Books for Nature Lovers
Flora: A Gardeners Encyclopedia
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Review By: Urban Green File Sept/Oct 2004

This book, which truly deserves to be called a tome (Concise Oxford: a large, heavy book), is published in two volumes and runs to 1 584 pages. It has been called the bible for the world's gardeners, horticulturists and landscape designers. There is coverage on over 20 000 plants in a user friendly A-Z format and all the horticultural plant groups from trees and shrubs to bulbs and herbs and on to lawns and groundcovers, climbers and eqiphytes, are covered. These plants are illustrated by over 11 000 fabulour colour photographs. Organised alphabetically according to botanical names, the individual plant entries provide a detailed description of each plant and its feature, notes on its natural origin, growth habit and cultivation requirements. 

According to international publisher Gordon Cheers of Global Book Publishing in Australia, eight editions of Flora have been published so far for the following countries: Australia, New Zealand, USA, Canada, UK, India, Japan and South Africa, and he is talking top publishers in other countries about further editions. There are already over 100 000 copies of this encyclopedia in print. 

Hardiness is a major focus of Flora and each plant's region of origin places it in one of 12 hardiness zones, depicted on a map of the world and indicating the plant's ability to grow in a particular set of physical circumstances. As South Africa is a signatory to the Biodiversity Convention and has recently promulgated the Biodiversity Act, Urban Green File, with its strongly environmental thrust, was relieved to see very clear mention of the dangers of importing and planting alien species that are invasive in South Africa, because of this impact they may have on our indigenous species and our environment as a whole. Any importing of new species, according to law, require an Environmental Impact Assessment. In the introduction, a statement is made that there is increasing awareness of "the urgent need to preserve what is not yet destroyed or irrevocably altered, so that the delicate balance that keeps our planet livable is not damaged beyond repair". Landscape designers and nurserymen need to be environmentally aware and use this encyclopedia with discretion?.as it says in that same introduction, gardeners need "to ensure that any plant purchased or imported will not endanger our natural environment".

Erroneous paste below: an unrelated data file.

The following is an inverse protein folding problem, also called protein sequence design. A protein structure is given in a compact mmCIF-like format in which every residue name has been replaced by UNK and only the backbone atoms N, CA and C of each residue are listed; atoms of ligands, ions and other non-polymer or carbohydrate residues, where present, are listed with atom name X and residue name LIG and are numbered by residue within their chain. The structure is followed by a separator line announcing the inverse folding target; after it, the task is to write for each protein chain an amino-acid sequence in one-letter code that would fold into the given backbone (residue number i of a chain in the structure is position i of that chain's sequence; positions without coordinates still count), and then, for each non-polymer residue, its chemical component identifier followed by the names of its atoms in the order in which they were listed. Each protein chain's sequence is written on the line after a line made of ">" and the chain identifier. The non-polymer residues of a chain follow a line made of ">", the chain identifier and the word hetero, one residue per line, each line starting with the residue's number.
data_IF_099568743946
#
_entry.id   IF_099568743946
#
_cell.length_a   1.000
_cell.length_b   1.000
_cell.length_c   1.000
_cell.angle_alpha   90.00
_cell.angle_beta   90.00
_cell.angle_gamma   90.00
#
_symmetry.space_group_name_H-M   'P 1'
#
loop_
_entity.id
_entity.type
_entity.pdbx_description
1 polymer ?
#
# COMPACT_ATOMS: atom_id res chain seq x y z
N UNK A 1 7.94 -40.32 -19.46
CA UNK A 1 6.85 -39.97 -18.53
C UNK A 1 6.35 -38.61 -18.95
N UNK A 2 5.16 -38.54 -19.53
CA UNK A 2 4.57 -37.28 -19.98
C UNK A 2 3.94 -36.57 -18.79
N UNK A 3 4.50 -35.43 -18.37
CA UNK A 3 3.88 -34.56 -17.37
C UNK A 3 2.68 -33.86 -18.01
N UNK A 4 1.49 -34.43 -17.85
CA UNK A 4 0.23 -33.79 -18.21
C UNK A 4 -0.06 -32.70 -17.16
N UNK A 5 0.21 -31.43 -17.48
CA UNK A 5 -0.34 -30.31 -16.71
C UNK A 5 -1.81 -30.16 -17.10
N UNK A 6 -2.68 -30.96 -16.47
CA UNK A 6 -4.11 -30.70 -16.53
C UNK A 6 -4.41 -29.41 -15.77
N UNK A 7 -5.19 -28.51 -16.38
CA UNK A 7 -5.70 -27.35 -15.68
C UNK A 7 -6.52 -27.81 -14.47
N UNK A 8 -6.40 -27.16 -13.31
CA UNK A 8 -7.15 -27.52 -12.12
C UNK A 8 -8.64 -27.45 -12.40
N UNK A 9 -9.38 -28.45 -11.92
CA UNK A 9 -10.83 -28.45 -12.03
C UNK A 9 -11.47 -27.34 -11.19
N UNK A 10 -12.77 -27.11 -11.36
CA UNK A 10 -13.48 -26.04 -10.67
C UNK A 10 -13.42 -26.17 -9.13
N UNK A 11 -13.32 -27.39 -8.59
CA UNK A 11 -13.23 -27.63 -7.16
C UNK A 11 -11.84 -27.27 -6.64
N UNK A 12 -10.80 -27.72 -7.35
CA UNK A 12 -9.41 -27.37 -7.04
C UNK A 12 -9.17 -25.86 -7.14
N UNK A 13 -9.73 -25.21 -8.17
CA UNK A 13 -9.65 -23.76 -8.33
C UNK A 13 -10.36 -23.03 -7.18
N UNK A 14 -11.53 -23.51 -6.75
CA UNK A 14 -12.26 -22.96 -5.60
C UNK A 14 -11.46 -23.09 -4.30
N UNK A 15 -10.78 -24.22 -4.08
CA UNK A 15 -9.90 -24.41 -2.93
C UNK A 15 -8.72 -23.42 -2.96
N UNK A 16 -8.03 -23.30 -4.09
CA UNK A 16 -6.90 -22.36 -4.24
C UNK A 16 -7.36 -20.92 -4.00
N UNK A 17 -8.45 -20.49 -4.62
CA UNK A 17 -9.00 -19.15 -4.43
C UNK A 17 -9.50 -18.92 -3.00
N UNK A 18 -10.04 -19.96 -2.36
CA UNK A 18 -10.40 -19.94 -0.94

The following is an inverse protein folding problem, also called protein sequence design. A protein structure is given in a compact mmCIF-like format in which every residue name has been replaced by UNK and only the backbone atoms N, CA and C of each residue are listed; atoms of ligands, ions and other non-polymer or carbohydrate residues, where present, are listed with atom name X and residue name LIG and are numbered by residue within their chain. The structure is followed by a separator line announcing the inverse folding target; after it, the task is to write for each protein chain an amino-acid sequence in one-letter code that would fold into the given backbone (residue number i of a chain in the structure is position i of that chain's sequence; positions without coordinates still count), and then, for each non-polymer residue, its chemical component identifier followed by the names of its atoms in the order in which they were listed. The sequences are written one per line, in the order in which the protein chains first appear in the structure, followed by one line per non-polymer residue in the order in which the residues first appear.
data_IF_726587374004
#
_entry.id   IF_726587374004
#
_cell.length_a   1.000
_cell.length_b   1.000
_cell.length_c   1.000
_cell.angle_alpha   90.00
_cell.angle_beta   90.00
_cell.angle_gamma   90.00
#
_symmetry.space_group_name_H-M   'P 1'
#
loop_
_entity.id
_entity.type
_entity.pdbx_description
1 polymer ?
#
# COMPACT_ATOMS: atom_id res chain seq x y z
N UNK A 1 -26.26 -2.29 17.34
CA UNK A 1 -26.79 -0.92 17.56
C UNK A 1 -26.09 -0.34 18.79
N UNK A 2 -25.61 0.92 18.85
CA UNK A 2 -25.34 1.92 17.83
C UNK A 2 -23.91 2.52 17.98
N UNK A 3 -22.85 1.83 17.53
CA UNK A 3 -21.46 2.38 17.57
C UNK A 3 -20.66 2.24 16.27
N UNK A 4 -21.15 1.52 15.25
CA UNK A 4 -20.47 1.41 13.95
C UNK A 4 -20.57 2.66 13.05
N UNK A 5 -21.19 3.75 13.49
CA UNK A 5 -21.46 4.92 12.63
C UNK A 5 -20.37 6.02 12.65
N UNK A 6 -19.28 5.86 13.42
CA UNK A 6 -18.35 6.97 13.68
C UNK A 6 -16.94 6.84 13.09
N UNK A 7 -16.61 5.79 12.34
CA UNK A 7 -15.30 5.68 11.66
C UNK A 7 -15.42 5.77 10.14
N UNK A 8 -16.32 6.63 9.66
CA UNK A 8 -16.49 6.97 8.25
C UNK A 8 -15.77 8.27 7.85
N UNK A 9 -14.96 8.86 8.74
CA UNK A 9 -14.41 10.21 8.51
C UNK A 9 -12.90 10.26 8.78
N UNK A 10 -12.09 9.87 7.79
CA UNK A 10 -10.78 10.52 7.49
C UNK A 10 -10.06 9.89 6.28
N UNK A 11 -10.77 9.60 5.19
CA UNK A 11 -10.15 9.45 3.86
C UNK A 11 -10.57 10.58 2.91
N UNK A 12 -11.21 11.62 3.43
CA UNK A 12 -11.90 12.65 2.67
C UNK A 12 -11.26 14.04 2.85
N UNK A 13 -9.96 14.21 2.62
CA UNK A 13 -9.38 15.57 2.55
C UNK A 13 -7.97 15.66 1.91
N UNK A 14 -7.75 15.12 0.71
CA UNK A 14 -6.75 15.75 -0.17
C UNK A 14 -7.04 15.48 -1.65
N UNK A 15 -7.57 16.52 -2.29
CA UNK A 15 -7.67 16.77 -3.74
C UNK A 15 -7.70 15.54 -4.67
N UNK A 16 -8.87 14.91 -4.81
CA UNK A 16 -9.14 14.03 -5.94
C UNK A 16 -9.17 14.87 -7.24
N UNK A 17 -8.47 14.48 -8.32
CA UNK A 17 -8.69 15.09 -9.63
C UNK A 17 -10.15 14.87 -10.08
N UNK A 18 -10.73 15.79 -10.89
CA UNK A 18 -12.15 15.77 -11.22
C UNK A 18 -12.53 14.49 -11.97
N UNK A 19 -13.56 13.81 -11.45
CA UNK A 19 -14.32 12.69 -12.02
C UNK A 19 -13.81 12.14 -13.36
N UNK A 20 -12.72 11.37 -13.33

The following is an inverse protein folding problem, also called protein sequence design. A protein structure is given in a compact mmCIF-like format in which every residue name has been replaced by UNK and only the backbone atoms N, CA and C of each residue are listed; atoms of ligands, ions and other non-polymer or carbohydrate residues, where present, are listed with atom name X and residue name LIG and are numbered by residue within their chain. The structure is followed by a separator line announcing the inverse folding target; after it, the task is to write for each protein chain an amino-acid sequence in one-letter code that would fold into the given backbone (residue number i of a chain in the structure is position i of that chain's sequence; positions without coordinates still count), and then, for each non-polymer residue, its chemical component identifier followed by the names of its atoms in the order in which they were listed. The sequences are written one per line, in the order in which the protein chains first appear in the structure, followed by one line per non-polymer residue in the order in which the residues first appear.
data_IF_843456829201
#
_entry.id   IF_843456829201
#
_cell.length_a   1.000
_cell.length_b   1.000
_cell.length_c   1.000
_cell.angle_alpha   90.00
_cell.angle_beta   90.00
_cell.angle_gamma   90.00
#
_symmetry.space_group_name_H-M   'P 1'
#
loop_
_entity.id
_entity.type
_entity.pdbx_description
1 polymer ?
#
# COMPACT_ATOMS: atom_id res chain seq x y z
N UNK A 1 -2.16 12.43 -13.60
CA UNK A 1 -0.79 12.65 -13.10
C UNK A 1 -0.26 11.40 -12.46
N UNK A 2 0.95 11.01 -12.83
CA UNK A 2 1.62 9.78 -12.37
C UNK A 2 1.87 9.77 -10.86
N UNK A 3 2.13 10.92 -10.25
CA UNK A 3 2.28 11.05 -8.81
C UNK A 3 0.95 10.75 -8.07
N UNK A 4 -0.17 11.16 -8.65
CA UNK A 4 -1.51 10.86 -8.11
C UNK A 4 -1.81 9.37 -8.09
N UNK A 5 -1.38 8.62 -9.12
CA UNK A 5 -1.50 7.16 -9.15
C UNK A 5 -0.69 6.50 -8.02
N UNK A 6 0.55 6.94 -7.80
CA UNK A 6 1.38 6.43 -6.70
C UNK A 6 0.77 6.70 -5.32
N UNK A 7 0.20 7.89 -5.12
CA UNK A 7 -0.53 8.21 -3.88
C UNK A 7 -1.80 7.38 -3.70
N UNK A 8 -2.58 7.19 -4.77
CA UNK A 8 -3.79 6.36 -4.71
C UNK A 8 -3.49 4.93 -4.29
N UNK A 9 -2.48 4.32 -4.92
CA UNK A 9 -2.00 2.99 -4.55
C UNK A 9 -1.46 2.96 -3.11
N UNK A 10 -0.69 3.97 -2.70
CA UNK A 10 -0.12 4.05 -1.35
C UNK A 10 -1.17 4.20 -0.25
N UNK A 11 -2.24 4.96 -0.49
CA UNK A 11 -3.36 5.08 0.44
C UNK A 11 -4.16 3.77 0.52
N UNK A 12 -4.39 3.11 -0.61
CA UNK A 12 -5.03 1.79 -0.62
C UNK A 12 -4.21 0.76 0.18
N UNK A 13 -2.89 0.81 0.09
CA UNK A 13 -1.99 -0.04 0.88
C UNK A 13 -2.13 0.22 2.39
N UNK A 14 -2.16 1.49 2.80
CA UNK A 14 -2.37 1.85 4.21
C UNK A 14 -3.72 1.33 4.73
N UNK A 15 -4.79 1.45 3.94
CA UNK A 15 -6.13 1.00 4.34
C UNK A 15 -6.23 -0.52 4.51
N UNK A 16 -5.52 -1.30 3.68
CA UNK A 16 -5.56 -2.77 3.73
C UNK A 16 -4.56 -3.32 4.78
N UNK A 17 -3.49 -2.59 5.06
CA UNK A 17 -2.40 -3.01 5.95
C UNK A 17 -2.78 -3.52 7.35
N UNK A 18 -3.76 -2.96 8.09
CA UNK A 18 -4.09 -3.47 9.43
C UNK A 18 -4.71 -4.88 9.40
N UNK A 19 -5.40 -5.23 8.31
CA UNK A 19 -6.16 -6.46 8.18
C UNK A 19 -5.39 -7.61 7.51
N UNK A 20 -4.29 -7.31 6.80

Other than the extensive coverage that is given to the world's plants, the most remarkable aspect of this book is the many, many stunning photographs of plants, normally associated with cultivation, growing in the wild - in their natural habitats. To name a handful, there are pictures of Blue or Rocky Mountain Columbines (Aquilegia caerulia) in Juan National forest in Colorado, USA; masses of the Broad-leafed or Mountain Arnica (Arnica latifolia), usually associated with its medicinal use as a balm for bruising, in full flower in Grand Teton National Park in Wyoming, USA; the renowned Australian Protea, floral emblem of New South Wales, commonly known as the Waratah (Telopea speciosissima), in its natural environment in Australia; the Waterblommetjie (Aponogeton distachyos), better known as an addition to Cape stews, in flower on a stretch of open water in the Cederburg in South Africa; Delphiniums (Delphinium barbeyi) also native to the Rocky Mountains in the wild at Mount Sneffels in Colorado, USA?.along with rare endemics such as Dendrosenecio erici-rosenii photographed in a fairytale forest in the Ruwenzori Mountains of Uganda and Namibia's extraordinary desert plant Welwitchia mirabilis, individuals of which ar up to 1500 years old, seen in the Namib Desert. 

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